|Google App Engine changes everything.|
Much of the out-of-the-gate resistance inherent in kicking out a new web app has been greased by Google.
Google gives you essential software services, storage, and scalable hardware.
If boat-loads of customers start pounding on your app, App Engine allocates more resources.
You only pay for the resources you use.
Google measures resource consumption at the gigabyte level with no monthly fees or set-up charges. CPU usage, storage per month, incoming and outgoing bandwidth, and resources specific to App Engine services are potentially billable items - But ONLY if your app hits pay dirt.
Developers get a generous chunk of free resources for exploratory apps and Lean Startup hypothesis testing (approximately 5 million page views a month).
Google language support consists of Java and Python.
The following My Preferences example I cobbled together uses the Python SDK to demonstrate two key features:
- Google Accounts (for authentication) and
- Google Datastore (data access & persistence)
I wrote My Preferences to learn how out-of-the-box Google Account authentication and Datastore "cloud" persistence is done via App Engine.
My Preferences lets one sign in to select preferences for:
- Page Theme (4 color schemes) and
- Time Zone (offset from GMT).
Screen capture #2 (below) shows the Default theme (white background) and GMT time zone after I sign in with with my Google account, but before I have specified my preferences.
Screen capture #3 (below) shows the Winter Green theme I chose. It also shows that I have changed to my time zone (GMT -5.00). These preferences are persisted and keyed to my Google account on the onChange events of the two dropdown lists.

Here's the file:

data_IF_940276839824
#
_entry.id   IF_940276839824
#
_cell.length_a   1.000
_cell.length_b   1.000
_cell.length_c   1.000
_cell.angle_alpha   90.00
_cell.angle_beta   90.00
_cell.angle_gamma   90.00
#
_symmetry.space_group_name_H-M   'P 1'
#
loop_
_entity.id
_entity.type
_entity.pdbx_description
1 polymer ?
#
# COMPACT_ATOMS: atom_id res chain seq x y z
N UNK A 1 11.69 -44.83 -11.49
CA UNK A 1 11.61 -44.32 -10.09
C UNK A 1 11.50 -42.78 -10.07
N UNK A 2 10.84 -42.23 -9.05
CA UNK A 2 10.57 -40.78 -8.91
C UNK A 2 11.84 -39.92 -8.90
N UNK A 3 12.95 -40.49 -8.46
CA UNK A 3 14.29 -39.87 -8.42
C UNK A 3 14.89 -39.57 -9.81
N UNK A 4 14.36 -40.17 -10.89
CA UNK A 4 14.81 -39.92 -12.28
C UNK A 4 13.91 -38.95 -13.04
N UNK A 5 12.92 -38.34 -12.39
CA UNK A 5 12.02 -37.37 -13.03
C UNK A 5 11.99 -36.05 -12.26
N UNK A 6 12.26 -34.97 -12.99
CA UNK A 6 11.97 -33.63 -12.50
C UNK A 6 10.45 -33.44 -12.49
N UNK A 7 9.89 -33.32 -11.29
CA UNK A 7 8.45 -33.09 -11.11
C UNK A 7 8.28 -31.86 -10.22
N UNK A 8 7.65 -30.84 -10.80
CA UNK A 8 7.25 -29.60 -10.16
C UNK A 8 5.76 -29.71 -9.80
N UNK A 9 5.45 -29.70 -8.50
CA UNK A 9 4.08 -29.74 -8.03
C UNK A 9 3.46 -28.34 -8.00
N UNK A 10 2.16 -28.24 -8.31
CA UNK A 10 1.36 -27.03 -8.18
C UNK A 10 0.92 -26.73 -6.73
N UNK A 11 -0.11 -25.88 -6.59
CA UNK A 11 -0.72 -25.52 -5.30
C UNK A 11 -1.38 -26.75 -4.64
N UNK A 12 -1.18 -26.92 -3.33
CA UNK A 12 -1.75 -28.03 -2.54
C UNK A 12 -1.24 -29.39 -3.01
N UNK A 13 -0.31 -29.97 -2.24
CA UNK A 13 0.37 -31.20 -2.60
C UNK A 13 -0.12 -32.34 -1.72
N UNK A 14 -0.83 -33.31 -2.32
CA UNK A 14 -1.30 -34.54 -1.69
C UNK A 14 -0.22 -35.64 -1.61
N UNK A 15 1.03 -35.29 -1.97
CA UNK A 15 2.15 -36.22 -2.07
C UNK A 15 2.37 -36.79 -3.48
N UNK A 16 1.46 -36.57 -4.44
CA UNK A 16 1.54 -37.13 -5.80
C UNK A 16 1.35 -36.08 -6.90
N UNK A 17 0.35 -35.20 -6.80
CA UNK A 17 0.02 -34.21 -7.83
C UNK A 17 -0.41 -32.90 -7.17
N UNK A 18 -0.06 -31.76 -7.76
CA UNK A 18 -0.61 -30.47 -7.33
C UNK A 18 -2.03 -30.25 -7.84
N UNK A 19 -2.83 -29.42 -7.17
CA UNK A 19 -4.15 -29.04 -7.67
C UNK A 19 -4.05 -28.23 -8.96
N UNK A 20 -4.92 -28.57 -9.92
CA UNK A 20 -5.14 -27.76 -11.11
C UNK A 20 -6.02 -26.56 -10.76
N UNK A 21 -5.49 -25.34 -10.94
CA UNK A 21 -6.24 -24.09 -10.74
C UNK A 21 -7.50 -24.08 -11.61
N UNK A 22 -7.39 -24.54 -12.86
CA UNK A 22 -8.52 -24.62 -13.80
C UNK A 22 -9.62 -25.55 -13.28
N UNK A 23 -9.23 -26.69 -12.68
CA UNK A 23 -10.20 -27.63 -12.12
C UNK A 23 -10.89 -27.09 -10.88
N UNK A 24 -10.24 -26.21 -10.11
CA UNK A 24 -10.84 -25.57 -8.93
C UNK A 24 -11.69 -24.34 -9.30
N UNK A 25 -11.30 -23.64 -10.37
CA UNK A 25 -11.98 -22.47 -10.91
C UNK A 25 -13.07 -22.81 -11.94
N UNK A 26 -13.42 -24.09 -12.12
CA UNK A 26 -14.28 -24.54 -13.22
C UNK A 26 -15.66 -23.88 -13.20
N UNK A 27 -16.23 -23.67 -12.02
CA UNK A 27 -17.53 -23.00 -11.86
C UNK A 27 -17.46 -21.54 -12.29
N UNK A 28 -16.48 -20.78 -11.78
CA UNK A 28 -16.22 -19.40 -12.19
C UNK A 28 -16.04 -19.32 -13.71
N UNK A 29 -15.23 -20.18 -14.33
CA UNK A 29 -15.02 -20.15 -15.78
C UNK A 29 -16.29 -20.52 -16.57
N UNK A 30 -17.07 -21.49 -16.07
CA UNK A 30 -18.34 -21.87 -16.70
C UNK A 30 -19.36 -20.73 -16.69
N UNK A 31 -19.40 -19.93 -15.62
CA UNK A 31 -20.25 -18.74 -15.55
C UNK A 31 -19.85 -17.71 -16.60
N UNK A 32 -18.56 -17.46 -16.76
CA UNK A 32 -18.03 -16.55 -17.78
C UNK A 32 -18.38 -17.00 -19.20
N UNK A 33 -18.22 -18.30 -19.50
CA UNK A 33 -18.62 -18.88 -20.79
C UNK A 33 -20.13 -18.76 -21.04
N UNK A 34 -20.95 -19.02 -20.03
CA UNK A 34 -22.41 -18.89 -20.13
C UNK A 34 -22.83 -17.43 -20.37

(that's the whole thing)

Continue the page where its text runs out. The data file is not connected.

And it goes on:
If I Sign Out and then Sign In, my preferences will be displayed.
What You'll Need Bare Bones
Getting started requires a minimum amount of software. All free. Following is a checklist of items you'll need to copy and run My Preferences on a Windows computer (Win 7 or Windows XP SP3). You will need:
- The Python 2.5 programming language. There are newer versions, but I worked with the recommended version 2.5. The Windows installer for Python 2.5 from python.org is at
- The Google App Engine SDK for Python. The Windows installer for version 1.3.4 from Google is at
After running the Python msi and the Google App Engine SDK for Python msi, I had to make sure the Python directory was in the Windows path.
I made a Windows folder for my source code. The source files and a sub-folder for my css stylesheets looked like the adjacent screen capture (right).
app.yaml (below) is a config file in the root of your app directory.
models.py (below) contains my datastore objects (e.g., theme, zone, and user) that I want to persist using the Google Datastore.
prefs.py (below) gets the page post and stores preferences. That is, the authenticated user specifies and posts their theme choice and time zone preference. The userprefs method I created is called to put( ) them into the Datastore.
main.py (below) is the main page that includes code and HTML.
Python is persnickety about whitespace and column alignment, so beware. If you cut & paste the code below, you'll probably have to format it nicely so Python can digest it. I had to jury rig the HTML for this blog post, so lookout for munged HTML if you cut & paste.
index.yaml (not shown) is an auto-generated file that is updated whenever the dev_appserver detects that a new type of query has been run.
style0.css (below) contains the css stylesheet for the Default theme. There are 3 additional stylesheets (style1.css, style2.css, and style3.css) that are identical except for tweaks in colors. Here's the Default template:
Kickin It Old-School
You invoke the Python compiler from a command prompt as shown below.
Once compilation completes, you can run the app from localhost on port 8080 as shown below.
Uploading To Google App Engine
Once you have developed your app locally, you can create a developer account and upload it to run on Google App Engine via the App Engine Admin Console.
Programming Google App Engine by Dan Sanderson.